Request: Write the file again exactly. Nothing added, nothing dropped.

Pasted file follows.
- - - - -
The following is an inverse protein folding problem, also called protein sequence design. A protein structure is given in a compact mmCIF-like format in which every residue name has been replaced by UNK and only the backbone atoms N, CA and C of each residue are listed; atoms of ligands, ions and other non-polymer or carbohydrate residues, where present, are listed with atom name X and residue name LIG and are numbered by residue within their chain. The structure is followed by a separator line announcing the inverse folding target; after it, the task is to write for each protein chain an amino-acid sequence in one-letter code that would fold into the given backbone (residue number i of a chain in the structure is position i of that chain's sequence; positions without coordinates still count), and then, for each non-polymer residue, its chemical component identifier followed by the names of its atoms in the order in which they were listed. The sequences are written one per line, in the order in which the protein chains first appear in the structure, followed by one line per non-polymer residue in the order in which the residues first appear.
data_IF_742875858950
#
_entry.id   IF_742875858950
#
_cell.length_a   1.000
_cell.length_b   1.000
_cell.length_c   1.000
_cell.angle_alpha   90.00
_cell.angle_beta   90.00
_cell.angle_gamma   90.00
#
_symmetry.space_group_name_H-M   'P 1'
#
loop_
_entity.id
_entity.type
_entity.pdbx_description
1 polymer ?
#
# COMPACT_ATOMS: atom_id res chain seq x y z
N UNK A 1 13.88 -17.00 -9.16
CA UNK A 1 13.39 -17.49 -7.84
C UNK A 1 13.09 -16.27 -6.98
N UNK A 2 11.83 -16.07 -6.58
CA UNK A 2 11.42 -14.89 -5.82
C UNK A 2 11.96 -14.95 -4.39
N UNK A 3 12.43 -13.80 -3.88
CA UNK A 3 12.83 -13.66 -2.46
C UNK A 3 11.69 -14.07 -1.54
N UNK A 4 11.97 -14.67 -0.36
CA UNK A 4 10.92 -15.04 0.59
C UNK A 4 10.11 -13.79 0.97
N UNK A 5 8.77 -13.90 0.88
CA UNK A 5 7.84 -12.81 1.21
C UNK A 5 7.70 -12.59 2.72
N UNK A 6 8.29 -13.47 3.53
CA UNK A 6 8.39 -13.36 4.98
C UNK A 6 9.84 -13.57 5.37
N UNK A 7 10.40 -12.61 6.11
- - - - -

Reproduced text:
The following is an inverse protein folding problem, also called protein sequence design. A protein structure is given in a compact mmCIF-like format in which every residue name has been replaced by UNK and only the backbone atoms N, CA and C of each residue are listed; atoms of ligands, ions and other non-polymer or carbohydrate residues, where present, are listed with atom name X and residue name LIG and are numbered by residue within their chain. The structure is followed by a separator line announcing the inverse folding target; after it, the task is to write for each protein chain an amino-acid sequence in one-letter code that would fold into the given backbone (residue number i of a chain in the structure is position i of that chain's sequence; positions without coordinates still count), and then, for each non-polymer residue, its chemical component identifier followed by the names of its atoms in the order in which they were listed. The sequences are written one per line, in the order in which the protein chains first appear in the structure, followed by one line per non-polymer residue in the order in which the residues first appear.
data_IF_742875858950
#
_entry.id   IF_742875858950
#
_cell.length_a   1.000
_cell.length_b   1.000
_cell.length_c   1.000
_cell.angle_alpha   90.00
_cell.angle_beta   90.00
_cell.angle_gamma   90.00
#
_symmetry.space_group_name_H-M   'P 1'
#
loop_
_entity.id
_entity.type
_entity.pdbx_description
1 polymer ?
#
# COMPACT_ATOMS: atom_id res chain seq x y z
N UNK A 1 13.88 -17.00 -9.16
CA UNK A 1 13.39 -17.49 -7.84
C UNK A 1 13.09 -16.27 -6.98
N UNK A 2 11.83 -16.07 -6.58
CA UNK A 2 11.42 -14.89 -5.82
C UNK A 2 11.96 -14.95 -4.39
N UNK A 3 12.43 -13.80 -3.88
CA UNK A 3 12.83 -13.66 -2.46
C UNK A 3 11.69 -14.07 -1.54
N UNK A 4 11.97 -14.67 -0.36
CA UNK A 4 10.92 -15.04 0.59
C UNK A 4 10.11 -13.79 0.97
N UNK A 5 8.77 -13.90 0.88
CA UNK A 5 7.84 -12.81 1.21
C UNK A 5 7.70 -12.59 2.72
N UNK A 6 8.29 -13.47 3.53
CA UNK A 6 8.39 -13.36 4.98
C UNK A 6 9.84 -13.57 5.37
N UNK A 7 10.40 -12.61 6.11